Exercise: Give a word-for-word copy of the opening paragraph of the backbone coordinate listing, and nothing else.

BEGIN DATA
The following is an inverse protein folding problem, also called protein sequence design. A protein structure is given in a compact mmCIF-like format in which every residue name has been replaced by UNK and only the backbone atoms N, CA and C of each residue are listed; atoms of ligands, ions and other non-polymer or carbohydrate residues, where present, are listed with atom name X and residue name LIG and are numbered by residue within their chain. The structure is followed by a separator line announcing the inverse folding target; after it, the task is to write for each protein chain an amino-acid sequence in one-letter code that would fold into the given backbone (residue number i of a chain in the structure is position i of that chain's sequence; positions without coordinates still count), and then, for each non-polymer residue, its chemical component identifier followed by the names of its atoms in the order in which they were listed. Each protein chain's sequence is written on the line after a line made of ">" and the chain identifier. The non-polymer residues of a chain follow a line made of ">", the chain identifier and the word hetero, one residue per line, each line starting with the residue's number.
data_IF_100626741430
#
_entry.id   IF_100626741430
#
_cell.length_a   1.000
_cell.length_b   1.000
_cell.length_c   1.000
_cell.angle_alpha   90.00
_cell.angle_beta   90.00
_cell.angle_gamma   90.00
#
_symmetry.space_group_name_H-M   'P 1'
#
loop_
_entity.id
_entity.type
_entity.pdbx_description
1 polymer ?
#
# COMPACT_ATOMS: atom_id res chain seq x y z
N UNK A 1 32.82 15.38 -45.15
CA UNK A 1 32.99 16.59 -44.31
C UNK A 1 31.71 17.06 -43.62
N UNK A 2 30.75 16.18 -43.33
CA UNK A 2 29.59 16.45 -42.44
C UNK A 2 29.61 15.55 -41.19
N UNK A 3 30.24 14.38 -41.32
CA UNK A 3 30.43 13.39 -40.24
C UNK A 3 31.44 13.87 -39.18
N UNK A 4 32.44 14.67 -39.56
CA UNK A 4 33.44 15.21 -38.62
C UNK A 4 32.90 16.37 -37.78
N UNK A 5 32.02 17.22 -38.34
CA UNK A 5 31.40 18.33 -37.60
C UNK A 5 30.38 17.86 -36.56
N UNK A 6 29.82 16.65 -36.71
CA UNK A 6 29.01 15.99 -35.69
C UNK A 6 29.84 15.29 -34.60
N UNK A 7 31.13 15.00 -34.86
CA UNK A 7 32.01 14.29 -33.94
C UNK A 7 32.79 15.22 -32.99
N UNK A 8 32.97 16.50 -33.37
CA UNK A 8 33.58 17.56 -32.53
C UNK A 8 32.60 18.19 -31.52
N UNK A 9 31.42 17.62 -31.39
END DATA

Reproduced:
The following is an inverse protein folding problem, also called protein sequence design. A protein structure is given in a compact mmCIF-like format in which every residue name has been replaced by UNK and only the backbone atoms N, CA and C of each residue are listed; atoms of ligands, ions and other non-polymer or carbohydrate residues, where present, are listed with atom name X and residue name LIG and are numbered by residue within their chain. The structure is followed by a separator line announcing the inverse folding target; after it, the task is to write for each protein chain an amino-acid sequence in one-letter code that would fold into the given backbone (residue number i of a chain in the structure is position i of that chain's sequence; positions without coordinates still count), and then, for each non-polymer residue, its chemical component identifier followed by the names of its atoms in the order in which they were listed. Each protein chain's sequence is written on the line after a line made of ">" and the chain identifier. The non-polymer residues of a chain follow a line made of ">", the chain identifier and the word hetero, one residue per line, each line starting with the residue's number.